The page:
Next, I fashioned a funnel using a sanitary flange, a 4 to 2 reducer and hardware cloth covered with window screen. After assembly, I used duct tape to help keep everything in place. I screwed the flange right to the wall over the opening. I caulked around it with silicone and watched for a minute. Sure enough, the bees were soon coming out of the funnel opening, but they couldn’t find their way back in.

I placed a “nuc” hive on a stepladder and strapped it solid with a ratchet strap. I placed the hive body and ladder just a couple inches away from the end of the funnel.


After a couple of hours, the bees were confused, but starting to check out the new home I made for them. There are a few frames of drawn out comb. There are two frames of capped honey. Once the ladies start inspecting the new place, my hope is they will be convinced to stay. I will check on them in the morning. I believe this was a small swarm that invaded the house wall. I hope they will be convinced to stay in the hive before their numbers build up.

None of us like change, many of us feel trapped. I can see light at the end of my own tunnel. My hope is that the bees will see, not only their way out, but also their way in, as they leave one place for another. It is much better to relocate than to eradicate! My hat is off to the pest company that wouldn’t kill the honeybees!

I will keep you all informed of my progress. The worst thing that may happen, is that the bees will leave the house wall, swarm and fly off completely avoiding my hive body. That would be bad for me, but the homeowners still win as the bees leave their home. The bees will then hopefully find a great place to live, somewhere out of harm’s way. If they make the “nuc” their home, I will move them to my bee yard, watch over them and help them to survive….. in exchange for a little honey of course!

My View
November 7, 2016, 9:39 pm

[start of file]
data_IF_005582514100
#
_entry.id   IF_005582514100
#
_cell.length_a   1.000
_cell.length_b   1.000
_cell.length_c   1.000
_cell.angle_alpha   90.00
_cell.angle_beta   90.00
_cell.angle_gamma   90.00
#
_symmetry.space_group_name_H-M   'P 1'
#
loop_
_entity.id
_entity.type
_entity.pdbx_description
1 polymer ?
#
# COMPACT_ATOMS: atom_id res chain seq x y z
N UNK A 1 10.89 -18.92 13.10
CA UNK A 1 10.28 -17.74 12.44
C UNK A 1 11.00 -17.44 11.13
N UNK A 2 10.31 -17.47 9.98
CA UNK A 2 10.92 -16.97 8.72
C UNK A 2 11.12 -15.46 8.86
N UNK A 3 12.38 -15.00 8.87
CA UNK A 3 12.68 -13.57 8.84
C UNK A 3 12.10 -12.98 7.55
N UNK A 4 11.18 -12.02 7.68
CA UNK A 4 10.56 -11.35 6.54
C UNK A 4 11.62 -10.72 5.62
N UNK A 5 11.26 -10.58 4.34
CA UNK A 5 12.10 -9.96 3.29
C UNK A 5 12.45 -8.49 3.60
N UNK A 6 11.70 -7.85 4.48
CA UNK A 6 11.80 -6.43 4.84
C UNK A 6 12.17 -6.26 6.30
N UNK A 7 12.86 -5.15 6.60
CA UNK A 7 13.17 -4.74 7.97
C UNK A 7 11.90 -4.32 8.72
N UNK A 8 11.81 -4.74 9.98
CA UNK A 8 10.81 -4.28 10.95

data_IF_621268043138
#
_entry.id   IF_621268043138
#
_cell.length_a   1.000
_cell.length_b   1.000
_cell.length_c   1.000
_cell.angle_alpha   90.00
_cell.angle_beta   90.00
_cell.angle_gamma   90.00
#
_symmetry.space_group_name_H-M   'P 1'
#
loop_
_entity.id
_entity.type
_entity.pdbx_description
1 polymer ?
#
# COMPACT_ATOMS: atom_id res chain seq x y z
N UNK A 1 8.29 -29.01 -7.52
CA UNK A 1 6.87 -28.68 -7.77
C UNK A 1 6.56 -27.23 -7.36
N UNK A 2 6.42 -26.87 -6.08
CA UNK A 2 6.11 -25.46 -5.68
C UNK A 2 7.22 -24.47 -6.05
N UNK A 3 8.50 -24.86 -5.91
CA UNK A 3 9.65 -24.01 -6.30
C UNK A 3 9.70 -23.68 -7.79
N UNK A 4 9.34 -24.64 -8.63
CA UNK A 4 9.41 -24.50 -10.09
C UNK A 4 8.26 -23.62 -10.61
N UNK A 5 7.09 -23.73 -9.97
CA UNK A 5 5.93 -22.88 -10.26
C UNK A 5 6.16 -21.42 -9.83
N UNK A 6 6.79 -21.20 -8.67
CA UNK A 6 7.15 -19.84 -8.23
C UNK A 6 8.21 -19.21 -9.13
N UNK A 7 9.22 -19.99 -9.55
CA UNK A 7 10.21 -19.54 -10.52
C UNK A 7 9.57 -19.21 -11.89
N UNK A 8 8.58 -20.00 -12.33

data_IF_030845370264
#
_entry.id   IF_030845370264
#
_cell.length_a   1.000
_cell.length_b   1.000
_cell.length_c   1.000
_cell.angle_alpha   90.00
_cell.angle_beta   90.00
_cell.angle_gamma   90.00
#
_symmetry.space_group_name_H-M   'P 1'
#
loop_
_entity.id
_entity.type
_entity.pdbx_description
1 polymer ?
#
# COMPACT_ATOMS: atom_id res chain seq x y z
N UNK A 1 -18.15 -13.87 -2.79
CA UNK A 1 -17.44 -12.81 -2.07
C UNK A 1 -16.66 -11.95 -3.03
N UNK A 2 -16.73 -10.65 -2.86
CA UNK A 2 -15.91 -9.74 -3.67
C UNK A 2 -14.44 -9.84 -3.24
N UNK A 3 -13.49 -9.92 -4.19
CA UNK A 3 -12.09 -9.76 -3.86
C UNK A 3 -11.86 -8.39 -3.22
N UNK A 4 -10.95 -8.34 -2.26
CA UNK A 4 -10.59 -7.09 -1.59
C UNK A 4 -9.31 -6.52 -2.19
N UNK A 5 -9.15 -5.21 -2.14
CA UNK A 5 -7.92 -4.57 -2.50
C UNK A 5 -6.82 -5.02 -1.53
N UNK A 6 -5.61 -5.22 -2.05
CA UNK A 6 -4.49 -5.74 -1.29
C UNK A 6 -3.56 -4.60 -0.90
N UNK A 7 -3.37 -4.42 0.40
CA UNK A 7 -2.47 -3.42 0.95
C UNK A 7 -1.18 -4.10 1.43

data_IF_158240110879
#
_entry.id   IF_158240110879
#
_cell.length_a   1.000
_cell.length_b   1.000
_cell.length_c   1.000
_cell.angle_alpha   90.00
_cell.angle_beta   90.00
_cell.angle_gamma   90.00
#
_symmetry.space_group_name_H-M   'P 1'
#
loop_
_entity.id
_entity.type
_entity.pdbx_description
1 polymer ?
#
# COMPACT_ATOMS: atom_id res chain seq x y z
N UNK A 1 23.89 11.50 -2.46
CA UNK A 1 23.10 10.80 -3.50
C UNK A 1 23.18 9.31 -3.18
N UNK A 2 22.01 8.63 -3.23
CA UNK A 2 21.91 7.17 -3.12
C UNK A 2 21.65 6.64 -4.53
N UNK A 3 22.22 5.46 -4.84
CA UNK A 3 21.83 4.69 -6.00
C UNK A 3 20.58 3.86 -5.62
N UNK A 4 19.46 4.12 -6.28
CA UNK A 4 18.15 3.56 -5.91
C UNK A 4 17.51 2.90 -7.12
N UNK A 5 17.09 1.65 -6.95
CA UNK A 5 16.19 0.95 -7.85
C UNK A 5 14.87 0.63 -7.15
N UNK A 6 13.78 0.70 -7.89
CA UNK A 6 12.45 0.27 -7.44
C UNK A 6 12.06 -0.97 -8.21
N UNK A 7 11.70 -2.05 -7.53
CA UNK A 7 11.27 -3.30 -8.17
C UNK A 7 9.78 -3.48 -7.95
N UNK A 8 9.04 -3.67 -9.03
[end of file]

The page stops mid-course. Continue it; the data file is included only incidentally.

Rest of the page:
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November 7, 2016

This is my view when driving my team. I never get tired of it. Knight and Hoss have been awesome partners these last several days. They are well broke, making working them a true pleasure. I snapped this photo as we were taking a quick hayride around the farm. My youngest son, his family and a few new friends, all accompanied me as we drove. My grandson held the end of the lines. It was a great time.

It is fun to mix a little family time in with the work. I was just going to move the wagon, when my son suggested a hayride. It was a great idea. I did get the wagon moved too! Tomorrow, my oldest son and his family will be here to help me finish re-baling a few large round bales into small squares. It will be lots of fun and just a little work. I need a few more bales up in the loft. He needs some for his goats for winter. It is a win-win for both of us.

Tonight, my wife and I are working up the fall honey. I took the last of it off a few days ago. I was very careful, taking just a little more for the year. I needed to make sure my bees have enough to get through the winter.


A little bit of “topbar” honeycomb. The bees do this all themselves. No foundation, no wire, no plastic, just pure bees wax, filled with honey and capped.


This is the mashed honeycomb in the top jar. It is gravity filtered into the bottom jar. Just pure, raw honey. The bees produce it from the blossoms all around the farm. It is tasty, wholesome and a sweet reward for taking care of them. Everywhere that I look around this farm, I enjoy the view…even the memories are sweet!

Tree work to Bee work
July 22, 2016, 3:07 pm
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July 22, 2016

The county bee inspector came the other day. We had just finished working on the big tree for the day. The inspector had an extra bee suit and gave it to our grandson to wear. He got to see and hear the inner workings of a bee hive.

I use “topbar” bee hives. I switched to them a few years ago and would never go back to the commercial style of hives. These are much easier to use and the bees seem to be very content. We mostly use the honey the bees make, but do sell a small quantity every year.

Our hives passed the inspection with “flying colors”. The bee inspector was complimentary. The bees were calm and not too bothered by our intrusion. I got a little honey from the hive. Our grandson got another “sweet” memory to take home. So, from tree work to bee work, I am expanding his outlook on life.